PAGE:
Greens get ready for a General Election – UK Green news round up week 36
Amelia Womack calls for highest ever number of Green General Election candidates
With a snap General Election looming on the horizon, the Green Party of England and Wales deputy leader Amelia Womack has called for the party to field its highest ever number of candidates. In an article for Green World, Womack said the Greens need to field a ‘record breaking’ number of candidates:
To ensure that we get our highest ever vote share across the country, we have to stand in as many seats as possible across the UK. We need to break our previous record of standing in 93 per cent of seats in 2015, and that only happened because of the determination of our local parties. If your local party hasn’t started a selection process then please get selecting, and get prepared.
She also pushed for the party to ensure that its candidates were from a diverse range of backgrounds:
Women, people of colour, people with disabilities, LGBTIQA+ and working class people don’t always assume that politics is a place for them. This means that to get diverse candidates then we must encourage and support people to stand. Many people will have personal barriers that they’ll want addressed to feel able to stand. That might be public speaking training or even child care support. As Greens I hope we can rally round and ensure that we address any issues that reduce people’s opportunities to stand.
As Womack’s article was published, many local Green Parties were already in the process of selecting their parliamentary candidates. This week, a flurry of candidates have been selected across the country.
Nigel Hennerley has been selected to contest Tatton, the constituency currently held by the hated government minister and failed Tory leadership contender Esther McVey. Hennerley previously stood for the constituency in 2017, winning 2.1% of the vote.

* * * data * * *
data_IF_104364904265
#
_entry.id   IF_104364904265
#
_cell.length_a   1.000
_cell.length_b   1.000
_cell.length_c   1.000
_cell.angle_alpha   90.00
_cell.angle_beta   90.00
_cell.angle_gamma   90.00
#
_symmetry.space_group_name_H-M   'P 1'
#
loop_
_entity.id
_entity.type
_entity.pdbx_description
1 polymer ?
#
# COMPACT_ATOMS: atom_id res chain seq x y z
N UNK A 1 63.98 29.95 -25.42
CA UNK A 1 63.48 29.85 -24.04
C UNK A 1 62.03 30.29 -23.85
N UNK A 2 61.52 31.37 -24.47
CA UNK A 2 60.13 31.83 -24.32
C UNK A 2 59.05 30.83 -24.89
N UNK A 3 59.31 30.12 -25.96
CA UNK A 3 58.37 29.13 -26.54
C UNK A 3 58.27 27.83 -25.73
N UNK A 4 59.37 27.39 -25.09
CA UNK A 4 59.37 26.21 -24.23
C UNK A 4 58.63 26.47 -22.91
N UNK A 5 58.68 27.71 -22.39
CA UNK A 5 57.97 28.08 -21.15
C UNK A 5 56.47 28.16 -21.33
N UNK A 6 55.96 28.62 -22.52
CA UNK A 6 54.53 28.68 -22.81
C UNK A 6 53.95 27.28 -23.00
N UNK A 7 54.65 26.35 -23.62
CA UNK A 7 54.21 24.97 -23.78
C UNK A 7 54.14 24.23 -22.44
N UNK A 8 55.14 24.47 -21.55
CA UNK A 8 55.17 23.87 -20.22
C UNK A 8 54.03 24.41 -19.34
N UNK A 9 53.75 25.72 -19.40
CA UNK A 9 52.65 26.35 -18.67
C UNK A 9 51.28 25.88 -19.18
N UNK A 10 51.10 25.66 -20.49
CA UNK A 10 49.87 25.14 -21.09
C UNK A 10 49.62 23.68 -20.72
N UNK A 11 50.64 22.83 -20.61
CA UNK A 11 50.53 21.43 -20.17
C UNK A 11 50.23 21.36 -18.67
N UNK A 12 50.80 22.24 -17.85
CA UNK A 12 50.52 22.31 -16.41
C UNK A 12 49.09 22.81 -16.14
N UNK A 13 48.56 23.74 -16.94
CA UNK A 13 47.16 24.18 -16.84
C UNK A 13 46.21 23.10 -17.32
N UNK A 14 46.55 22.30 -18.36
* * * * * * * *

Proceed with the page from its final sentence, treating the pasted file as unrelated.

In Skipton and Ripon, Andy Brown will be fighting the election for the Greens. The Yorkshire seat is currently held by the Northern Ireland Secretary Julian Smith. Brown is a councillor on Craven District Council and contested Skipton and Ripon in 2017, when he was one of only a handful of Green candidates in the country to increase the party’s vote share.
Elsewhere in Yorkshire, Natalie Thomas has been selected for Sheffield Hallam – the seat of the disgraced former Labour MP Jared O’Mara. If a General Election isn’t called soon, the seat will be contested in a by-election due to O’Mara’s recent resignation. Sheffield Hallam was previously held by former Liberal Democrat leader and Deputy Prime Minister Nick Clegg, before he was unseated by the Labour Party in 2017.
And in London, Hackney Green Party has selected its candidates to fight both Hackney constituencies. Alex Armitage was selected to contest Hackney North and Stoke Newington – the seat currently held by Labour’s Shadow Home Secretary Diane Abbot. He’s joined by housing activist and member of the Young Greens Executive Committee Tyrone Scott who will be squaring off against Labour’s Meg Hillier in Hackney South and Shoreditch. Both seats have historically seen a strong Green vote; in 2015, the party polled over 10% in both constituencies.
Green Party in Northern Ireland calls for talks over electoral alliances
More General Election talk, as Green Party in Northern Ireland leader Clare Bailey has written to “pro-remain” parties who stand in the north of Ireland to discuss potential electoral alliances. Bailey wrote to the leaders of Sinn Fein, the Social Democratic and Labour Party (SDLP) and the Alliance Party.
The people of Northern Ireland voted to remain and it’s vital that our MPs reflect that.
These are extraordinary and precarious times as we face into a no deal Brexit and continuing chaos at Westminster.
That’s why I have written to local party leaders to explore all possible options around the expected General Election.